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Challenging a proposed eminent domain taking

On Behalf of | Apr 4, 2024 | Eminent Domain

The Fifth Amendment’s Takings Clause requires state and federal government entities to provide property owners in California and around the country with just compensation when they exercise their eminent domain powers. Government entities are also required to compensate the owners of property that is not taken if their real estate assets lose value because nearby land has been acquired for public use. When property owners challenge a proposed taking, they may argue that the plans for their land do not meet the definition of public use, the taking is excessive, or the compensation they are being offered is less than their property’s fair market value.

Public use

Government entities may use their eminent domain powers to acquire private property and convert it to public use, but they are not permitted to take more land than they need. A property owner can challenge a proposed taking if the plan for their land will not benefit the public or the needs of the public could be adequately served without acquiring their property. These legal challenges are rarely successful because public use is broadly defined. Government entities also tend to be careful when they initiate eminent domain proceedings.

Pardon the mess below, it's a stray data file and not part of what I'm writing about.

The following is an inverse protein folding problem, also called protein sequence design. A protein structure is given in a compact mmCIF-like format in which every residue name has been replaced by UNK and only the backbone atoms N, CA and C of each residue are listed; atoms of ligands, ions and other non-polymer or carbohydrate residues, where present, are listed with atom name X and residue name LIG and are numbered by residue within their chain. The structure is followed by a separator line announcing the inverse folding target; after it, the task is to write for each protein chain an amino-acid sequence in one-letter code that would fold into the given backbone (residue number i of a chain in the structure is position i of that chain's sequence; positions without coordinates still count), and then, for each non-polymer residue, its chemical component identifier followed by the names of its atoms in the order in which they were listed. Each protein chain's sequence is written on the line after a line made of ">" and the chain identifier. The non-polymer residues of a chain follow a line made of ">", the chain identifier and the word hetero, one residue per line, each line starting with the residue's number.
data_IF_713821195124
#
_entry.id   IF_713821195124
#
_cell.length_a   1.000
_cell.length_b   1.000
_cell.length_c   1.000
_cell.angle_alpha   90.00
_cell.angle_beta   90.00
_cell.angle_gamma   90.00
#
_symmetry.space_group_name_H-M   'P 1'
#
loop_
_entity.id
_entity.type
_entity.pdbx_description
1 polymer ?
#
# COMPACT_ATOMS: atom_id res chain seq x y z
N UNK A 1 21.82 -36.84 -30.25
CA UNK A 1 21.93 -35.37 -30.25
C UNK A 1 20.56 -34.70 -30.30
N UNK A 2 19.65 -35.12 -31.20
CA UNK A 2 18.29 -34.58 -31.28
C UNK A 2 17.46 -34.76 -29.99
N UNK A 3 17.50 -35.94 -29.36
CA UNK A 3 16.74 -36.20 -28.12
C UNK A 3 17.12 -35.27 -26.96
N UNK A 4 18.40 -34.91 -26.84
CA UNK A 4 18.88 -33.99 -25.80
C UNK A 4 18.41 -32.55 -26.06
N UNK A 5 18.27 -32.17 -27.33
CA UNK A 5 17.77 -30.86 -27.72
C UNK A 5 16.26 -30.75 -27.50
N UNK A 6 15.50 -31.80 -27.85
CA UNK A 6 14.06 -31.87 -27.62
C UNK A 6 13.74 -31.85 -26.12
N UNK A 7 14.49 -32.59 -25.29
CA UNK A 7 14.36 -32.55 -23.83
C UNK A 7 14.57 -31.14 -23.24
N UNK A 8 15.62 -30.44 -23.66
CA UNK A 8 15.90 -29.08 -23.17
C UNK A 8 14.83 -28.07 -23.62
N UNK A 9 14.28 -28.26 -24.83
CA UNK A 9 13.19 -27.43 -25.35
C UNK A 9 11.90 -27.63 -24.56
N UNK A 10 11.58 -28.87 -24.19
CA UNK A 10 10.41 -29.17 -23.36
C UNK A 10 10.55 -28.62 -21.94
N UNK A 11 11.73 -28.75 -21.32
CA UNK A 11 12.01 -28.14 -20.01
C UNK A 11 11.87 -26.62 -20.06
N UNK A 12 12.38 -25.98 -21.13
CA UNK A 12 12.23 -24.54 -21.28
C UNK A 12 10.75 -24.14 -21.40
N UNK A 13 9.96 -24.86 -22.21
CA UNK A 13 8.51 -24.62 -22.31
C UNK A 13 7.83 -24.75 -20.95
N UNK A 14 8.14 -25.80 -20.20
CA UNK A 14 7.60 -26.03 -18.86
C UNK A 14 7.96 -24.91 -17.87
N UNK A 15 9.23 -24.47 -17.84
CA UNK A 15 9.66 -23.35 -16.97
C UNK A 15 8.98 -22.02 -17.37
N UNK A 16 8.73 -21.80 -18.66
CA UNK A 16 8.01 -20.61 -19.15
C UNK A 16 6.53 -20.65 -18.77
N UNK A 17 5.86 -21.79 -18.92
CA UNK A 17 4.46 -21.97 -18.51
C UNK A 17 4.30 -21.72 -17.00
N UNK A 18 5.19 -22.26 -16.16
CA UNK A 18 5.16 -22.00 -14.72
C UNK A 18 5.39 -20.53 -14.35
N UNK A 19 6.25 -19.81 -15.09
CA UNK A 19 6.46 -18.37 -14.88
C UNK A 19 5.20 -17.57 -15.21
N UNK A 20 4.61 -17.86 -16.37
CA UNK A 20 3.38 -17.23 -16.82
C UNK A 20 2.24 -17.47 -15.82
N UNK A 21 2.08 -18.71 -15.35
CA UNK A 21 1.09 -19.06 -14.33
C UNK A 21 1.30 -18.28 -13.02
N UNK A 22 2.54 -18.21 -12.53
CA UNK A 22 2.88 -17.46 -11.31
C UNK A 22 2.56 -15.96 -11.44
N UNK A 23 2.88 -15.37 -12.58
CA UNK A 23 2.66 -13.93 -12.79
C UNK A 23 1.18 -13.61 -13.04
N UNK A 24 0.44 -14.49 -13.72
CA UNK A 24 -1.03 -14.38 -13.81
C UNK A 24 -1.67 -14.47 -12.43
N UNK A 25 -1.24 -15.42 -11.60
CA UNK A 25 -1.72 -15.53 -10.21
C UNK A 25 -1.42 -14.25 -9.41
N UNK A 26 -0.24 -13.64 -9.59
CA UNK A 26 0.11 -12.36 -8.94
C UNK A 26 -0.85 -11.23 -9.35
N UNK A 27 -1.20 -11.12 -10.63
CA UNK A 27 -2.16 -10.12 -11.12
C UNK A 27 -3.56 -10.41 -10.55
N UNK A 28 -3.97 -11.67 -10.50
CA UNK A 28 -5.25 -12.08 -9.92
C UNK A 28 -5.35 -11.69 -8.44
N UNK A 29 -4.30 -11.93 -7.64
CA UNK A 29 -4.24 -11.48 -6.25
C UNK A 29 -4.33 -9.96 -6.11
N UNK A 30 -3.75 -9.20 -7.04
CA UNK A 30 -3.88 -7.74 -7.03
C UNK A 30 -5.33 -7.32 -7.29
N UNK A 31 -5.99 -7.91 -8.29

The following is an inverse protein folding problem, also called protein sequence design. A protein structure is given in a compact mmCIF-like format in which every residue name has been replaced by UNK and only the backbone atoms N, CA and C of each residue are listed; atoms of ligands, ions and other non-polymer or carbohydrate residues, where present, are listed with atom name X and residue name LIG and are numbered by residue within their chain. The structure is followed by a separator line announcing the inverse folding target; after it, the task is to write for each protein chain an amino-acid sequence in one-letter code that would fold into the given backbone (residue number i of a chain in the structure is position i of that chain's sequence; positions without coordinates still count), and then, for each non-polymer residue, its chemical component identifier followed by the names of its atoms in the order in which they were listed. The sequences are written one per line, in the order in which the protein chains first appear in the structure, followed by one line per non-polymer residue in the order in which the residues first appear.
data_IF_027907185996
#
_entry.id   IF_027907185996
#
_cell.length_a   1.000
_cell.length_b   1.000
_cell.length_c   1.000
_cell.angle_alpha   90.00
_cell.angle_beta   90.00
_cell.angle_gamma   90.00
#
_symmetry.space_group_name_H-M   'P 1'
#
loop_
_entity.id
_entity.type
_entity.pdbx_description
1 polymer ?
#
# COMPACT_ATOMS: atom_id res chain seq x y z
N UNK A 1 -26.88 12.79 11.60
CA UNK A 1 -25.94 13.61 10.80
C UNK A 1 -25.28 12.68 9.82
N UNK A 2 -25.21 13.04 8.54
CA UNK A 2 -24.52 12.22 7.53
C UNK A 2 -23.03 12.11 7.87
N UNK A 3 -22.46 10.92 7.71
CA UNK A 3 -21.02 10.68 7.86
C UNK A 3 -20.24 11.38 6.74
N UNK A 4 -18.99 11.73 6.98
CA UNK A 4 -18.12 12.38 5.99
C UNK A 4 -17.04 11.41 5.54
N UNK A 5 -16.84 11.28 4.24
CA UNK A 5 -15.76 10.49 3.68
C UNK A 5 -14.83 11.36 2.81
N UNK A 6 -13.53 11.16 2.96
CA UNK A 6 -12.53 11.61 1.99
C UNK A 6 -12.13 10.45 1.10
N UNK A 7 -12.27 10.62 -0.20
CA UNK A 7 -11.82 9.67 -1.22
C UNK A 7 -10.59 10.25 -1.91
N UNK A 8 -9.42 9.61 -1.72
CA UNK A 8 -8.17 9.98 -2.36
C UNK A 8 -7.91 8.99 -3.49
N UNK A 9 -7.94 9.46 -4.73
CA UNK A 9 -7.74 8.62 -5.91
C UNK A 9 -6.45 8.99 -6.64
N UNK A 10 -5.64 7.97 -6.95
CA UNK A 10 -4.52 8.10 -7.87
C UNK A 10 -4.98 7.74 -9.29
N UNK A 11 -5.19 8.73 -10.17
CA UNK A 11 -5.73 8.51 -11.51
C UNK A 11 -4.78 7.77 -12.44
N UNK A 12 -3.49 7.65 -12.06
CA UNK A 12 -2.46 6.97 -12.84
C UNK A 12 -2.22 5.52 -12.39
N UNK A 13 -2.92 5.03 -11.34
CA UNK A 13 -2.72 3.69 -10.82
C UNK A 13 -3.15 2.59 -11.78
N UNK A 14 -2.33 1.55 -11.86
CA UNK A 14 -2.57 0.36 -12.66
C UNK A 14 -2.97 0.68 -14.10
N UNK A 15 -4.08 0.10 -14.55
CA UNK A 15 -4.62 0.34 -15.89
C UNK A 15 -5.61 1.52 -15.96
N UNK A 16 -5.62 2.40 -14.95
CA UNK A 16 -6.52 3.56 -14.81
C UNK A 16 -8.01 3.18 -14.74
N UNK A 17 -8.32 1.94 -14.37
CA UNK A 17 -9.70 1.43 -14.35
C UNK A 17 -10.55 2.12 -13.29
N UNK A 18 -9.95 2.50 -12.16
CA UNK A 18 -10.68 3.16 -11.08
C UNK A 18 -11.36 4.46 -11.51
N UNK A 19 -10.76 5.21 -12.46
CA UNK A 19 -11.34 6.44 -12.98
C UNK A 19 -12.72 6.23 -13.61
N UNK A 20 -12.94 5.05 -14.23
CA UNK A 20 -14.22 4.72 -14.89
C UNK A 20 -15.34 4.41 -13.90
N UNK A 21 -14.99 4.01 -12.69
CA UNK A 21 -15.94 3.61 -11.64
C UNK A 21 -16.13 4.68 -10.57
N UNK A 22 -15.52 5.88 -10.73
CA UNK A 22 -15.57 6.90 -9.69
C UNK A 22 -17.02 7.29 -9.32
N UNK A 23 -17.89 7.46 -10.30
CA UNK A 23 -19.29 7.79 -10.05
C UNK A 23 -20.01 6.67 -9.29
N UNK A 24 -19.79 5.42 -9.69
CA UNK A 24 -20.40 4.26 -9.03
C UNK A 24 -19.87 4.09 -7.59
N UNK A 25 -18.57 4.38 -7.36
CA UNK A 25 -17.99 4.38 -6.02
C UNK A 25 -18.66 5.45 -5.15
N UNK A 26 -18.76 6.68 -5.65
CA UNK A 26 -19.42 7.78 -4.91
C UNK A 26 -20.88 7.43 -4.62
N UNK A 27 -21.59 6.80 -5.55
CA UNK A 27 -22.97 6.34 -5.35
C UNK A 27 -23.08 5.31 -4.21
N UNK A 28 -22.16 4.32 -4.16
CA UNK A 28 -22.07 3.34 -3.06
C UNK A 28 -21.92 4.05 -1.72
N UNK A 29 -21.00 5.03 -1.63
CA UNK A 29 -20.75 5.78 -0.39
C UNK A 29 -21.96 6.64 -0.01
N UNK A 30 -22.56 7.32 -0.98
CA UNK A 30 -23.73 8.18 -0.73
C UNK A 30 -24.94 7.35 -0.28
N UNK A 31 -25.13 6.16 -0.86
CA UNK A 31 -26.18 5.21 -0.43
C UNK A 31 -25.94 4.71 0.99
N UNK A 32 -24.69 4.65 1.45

Just compensation

Most challenges to a proposed taking claim that the compensation being offered by government entities is inadequate. The Takings Clause requires government entities to provide just compensation to the owners of property that is taken or devalued, and it may take months of negotiation and mediation to arrive at a final figure. Property owners can take their cases to court if they are unhappy with the offers they receive, but the eminent domain proceedings will not be stayed if they are unsuccessful and choose to appeal.